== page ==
1. Hey folks. Long time lurker, first time poster. Looking for advice or just some moral support. I spent the first 8 years of my career in a busy emergency room. I decided to leave and try something else (was mildly burnt out and just sick of the rat race). Anywho, I made my way to dialysis. The training was 9 weeks long. It was also paid, which means I have to pay the hospital back about 4-6 months of work. I'm just in my first week of work and part of me feels like I absolutely hate it. It's chronic care in the worst form. I have a sinking feeling in my gut and 6 months seems like a prison term now. It's maybe just new job jitters, but maybe it's not. If I leave the job early, they will dock my pay for the next few months to repay the education they paid for me to have. Anyway. Enough whining. Hope you all have a great weekend
  2. 5 Comments

  3. by   ~Mi Vida Loca~RN
    I am stuck on the part that you had to pay for training. :| That said I don't think 1 week is enough time to decide to leave yet. I think you should stick it out the 6 months min.
  4. by   SmilingBluEyes
    I, too, made a change from acute care to outpatient dialysis and hated it for about 6 months. I felt everyday, like I made a huge mistake and wanted to quit. It takes time to learn the ins and outs and to develop an organized system of working.

    But then, it grew on me as did the patients. I love it now, nearly 6 years later. The teamwork is great, the patients like family. Give it time; you may really warm up to it. Or not. But this is way too soon to judge a specialty that is not just outpatient, but also has options for many other areas like inpatient acute dialysis, home dialysis nursing or even transplant nursing.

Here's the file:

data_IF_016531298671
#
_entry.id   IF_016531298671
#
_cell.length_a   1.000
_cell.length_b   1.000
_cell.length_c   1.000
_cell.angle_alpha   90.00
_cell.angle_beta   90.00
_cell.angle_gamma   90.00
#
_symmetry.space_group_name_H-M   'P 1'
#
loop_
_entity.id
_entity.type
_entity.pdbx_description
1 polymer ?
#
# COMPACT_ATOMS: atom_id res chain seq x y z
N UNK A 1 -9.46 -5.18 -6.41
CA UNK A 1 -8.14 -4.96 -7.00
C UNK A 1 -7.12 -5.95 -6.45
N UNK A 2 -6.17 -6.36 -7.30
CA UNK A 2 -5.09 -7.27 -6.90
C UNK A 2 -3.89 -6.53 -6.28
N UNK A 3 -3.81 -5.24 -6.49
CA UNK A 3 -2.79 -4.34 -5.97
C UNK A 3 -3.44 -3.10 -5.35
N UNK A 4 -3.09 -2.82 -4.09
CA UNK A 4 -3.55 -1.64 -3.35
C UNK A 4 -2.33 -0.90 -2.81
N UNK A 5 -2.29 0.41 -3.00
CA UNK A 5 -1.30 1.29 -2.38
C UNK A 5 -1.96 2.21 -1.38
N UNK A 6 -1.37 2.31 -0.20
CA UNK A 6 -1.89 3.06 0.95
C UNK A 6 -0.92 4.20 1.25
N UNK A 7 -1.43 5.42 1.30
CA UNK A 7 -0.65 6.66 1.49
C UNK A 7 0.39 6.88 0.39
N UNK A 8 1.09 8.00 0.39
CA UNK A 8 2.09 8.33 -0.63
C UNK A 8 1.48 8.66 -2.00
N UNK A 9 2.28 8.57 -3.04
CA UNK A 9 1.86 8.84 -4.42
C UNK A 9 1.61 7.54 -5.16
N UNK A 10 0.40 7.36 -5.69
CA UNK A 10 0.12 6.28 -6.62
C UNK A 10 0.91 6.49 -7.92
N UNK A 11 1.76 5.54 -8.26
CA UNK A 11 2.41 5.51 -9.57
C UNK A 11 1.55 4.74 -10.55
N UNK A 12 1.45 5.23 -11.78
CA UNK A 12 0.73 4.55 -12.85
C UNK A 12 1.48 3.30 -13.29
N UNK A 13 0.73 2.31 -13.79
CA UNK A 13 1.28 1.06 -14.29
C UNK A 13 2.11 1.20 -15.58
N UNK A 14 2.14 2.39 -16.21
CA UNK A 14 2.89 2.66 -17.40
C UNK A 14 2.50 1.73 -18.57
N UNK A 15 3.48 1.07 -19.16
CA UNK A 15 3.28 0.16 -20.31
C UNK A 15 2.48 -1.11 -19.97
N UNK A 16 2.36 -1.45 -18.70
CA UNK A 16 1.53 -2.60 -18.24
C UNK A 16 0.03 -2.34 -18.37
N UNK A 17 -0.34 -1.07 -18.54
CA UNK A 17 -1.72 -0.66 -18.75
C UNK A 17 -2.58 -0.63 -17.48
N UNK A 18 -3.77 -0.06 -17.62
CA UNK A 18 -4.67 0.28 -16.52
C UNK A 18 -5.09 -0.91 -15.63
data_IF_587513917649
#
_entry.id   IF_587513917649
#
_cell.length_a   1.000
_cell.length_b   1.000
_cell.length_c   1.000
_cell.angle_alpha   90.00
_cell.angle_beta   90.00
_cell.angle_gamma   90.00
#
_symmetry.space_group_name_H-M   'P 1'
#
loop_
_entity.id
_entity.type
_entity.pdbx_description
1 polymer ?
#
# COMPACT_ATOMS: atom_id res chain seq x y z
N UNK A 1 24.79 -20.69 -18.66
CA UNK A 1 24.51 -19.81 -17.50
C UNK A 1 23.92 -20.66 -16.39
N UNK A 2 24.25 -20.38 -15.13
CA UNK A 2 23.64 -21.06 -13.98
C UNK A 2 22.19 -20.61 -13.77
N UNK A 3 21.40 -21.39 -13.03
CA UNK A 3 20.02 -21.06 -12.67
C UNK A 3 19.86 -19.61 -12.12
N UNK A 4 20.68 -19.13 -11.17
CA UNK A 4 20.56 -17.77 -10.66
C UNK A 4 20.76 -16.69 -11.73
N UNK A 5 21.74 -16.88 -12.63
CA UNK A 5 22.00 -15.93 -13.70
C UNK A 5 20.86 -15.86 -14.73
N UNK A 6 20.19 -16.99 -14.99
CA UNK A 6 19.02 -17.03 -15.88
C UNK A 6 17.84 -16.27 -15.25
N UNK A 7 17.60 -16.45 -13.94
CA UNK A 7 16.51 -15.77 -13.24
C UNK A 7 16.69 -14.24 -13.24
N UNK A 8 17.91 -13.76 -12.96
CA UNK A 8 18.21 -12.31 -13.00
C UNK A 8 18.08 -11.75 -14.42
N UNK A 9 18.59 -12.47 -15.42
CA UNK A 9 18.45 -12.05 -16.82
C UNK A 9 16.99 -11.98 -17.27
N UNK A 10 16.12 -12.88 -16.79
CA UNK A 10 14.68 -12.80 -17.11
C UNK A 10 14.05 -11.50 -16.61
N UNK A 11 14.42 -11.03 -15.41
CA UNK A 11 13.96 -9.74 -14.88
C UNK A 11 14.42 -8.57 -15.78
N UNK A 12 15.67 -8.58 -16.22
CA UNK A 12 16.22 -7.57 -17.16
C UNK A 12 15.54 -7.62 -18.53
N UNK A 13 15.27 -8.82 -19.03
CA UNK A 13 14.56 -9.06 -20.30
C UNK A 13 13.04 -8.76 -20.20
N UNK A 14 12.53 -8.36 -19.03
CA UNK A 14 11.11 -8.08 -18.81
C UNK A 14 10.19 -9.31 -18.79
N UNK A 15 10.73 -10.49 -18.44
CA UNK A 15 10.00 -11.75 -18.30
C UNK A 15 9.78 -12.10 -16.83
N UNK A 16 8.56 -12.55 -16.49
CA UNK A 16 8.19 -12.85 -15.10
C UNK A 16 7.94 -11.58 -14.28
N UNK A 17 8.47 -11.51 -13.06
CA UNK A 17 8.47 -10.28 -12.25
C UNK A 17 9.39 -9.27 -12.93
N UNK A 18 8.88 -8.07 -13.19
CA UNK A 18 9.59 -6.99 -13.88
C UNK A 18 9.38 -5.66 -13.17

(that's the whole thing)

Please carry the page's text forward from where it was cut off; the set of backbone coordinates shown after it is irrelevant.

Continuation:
And it's far easier on my body to work 9 or 10 hour shifts in an area where MOST patients are at least somewhat ambulatory.

    Give it time. Don't be rash.
  5. by   Burntout83
    Appreciate the replies. I think I had some
    peak stress last evening and it motivated me to post on here. I agree, it's too early to decide if I like it or not. Stress and fear can definitely have a big influence on you:s
  6. by   Rocknurse
    I used to work in dialysis for a few years, and I came from a critical care background. I worked in acute dialysis though and I'm wondering if that might be more suitable for you. I absolutely loved it and in the end got my dialysis certification. I was the clinical coordinator for an acute team across 5 facilities and I have great fond memories of working there. I'm not sure which company you're with but if it's the biggest one that begins with D then there are many opportunities to move around. I never worked in chronic dialysis and I never would but acute care is awesome. For the most part it's 1:1 and the hours were incredibly flexible. You could come in whenever you wanted (within reason) as long as the patients got done. Never worked Sunday, most holidays off unless you're on call and the call pay was good. I ran an acute room of 4 beds with a tech and it ran smoothly and I loved working there. See if you can't transfer to acutes. The only down side of it is that you can never guarantee when you're going home, but that's only if you're on call. We'd otherwise do two patients each a day. That's about an 8-10 hour day and we worked 4 days a week. Good luck.
  7. by   Silverdragon102
    Moved to the Dialysis / Renal / Urology forum